Also in this category is homeowners insurance - not all insurance companies accept every breed, do your research! Some companies have breeds that they won't cover such as "pit bulls", German Shepard's, Doberman Pinscher's, Rottweilers, Dogo Argentino's, Presa Canario's, Cane Corso's, etc..

Presa Canario. Photo Attribution: ReyGladiador
7. What kind of climate do you live in?
Huskies have thick hair meant for the cold, bullies have short hair and cannot stand the cold. And if you think shaving your husky just so that you can have your cold weather breed in the desert is a good option - think again! Breeders say don't do it, you'll mess up their coats. Good hot weather breeds are Dachsunds, Grey Hounds, Danes, Terriers, and Spaniels.

Photo Attribution: Jon Hurd
8. Who will be the Primary Caretaker? Do you have, or are you planning on having kids?
Who will be the primary caretaker of your dog? In my house my husband and I try to split this as equally as possible. Keep your spouse in mind and have your whole family on board before bringing in a dog.

Are you planning on having kids? Don't forget your dog! Your pup will need to adjust to the new baby, remember you had your pup first and he still requires exercise and training even when you're tired.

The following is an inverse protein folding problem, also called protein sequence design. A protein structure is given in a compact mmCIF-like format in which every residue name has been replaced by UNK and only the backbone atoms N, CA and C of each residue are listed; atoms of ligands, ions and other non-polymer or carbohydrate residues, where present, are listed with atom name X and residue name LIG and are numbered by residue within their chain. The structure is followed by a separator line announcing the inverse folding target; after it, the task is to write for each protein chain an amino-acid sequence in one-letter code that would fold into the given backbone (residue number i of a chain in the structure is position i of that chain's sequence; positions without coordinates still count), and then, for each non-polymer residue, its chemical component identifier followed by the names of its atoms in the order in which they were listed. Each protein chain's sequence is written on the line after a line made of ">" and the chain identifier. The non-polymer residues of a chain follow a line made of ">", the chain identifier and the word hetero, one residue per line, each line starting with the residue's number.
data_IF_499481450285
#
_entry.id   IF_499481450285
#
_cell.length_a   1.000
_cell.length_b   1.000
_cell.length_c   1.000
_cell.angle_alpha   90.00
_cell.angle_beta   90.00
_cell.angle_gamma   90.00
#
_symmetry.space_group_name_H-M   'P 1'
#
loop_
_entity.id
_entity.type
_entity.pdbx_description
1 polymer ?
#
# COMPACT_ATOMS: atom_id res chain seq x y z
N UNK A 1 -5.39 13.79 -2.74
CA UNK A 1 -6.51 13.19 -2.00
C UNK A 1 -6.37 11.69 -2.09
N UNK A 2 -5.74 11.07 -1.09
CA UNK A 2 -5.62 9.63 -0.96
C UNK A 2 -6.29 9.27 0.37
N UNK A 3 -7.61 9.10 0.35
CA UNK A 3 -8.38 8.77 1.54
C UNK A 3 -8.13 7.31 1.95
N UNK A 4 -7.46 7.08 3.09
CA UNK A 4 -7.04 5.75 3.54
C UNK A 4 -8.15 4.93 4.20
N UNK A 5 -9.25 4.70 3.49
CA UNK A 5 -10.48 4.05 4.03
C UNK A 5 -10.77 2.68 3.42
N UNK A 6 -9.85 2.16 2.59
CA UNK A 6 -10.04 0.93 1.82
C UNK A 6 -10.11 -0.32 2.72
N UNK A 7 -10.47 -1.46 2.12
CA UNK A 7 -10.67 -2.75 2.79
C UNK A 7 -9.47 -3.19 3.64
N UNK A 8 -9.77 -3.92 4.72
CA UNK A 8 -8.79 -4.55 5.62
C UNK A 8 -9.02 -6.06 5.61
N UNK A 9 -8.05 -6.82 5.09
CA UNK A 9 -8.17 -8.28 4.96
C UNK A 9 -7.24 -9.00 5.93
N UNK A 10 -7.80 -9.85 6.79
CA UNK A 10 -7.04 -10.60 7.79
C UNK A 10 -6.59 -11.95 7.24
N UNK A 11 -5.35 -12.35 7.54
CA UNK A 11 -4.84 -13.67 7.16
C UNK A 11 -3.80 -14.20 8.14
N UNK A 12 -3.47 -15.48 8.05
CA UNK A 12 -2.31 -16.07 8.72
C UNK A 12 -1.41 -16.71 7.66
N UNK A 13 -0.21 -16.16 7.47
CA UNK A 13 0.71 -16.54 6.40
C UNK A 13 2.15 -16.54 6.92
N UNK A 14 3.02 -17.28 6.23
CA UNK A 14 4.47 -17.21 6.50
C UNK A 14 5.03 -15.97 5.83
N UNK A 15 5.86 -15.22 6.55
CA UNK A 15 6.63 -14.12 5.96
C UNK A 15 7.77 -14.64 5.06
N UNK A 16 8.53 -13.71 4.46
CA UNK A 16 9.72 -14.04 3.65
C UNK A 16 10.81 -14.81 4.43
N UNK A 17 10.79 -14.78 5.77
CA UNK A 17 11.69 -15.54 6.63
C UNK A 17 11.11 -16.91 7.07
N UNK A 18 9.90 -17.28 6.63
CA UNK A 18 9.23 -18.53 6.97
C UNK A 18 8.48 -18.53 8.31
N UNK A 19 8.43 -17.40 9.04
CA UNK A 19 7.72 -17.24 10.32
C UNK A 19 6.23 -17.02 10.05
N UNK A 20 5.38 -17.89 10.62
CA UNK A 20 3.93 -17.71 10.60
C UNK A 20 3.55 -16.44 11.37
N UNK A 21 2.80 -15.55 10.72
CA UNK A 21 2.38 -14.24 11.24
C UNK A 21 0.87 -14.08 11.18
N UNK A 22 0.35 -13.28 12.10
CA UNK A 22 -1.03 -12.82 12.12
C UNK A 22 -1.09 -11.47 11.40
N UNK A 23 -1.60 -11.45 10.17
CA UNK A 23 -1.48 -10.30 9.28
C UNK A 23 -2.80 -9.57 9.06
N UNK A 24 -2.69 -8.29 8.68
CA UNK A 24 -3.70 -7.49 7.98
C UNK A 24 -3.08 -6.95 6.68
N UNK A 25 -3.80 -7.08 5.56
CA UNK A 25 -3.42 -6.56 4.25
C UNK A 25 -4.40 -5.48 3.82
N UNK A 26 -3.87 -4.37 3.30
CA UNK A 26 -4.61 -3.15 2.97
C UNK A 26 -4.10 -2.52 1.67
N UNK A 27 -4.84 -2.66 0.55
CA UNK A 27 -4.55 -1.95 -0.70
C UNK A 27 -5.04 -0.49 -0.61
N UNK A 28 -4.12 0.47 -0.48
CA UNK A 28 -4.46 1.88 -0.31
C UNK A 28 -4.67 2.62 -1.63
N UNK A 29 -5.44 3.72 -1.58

How old are your children? Senior dogs can be hurt by children climbing all over them, they can also become agitated and potentially bite a small child if they are worried about being harmed. Younger and high energy breeds can be hard to slow down and knock over a small child - this also goes for certain large breeds.
All breeds should be supervised when with small children. Older kids on the other hand could better keep up with a high energy dog, or even a puppy and they can help with exercise, training, and learn responsible pet ownership.

9. Do you have other pets?
Certain breeds are more prone to prey drive than others. If you have cats or small "prey animals" like rabbits or guinea pigs then a terrier/hunting breed for example, would be a potentially disastrous choice. Remember though this is not true of all individual dogs within a breed, and younger dogs can learn to accept your smaller family pets more easily than an older dog with high prey drive.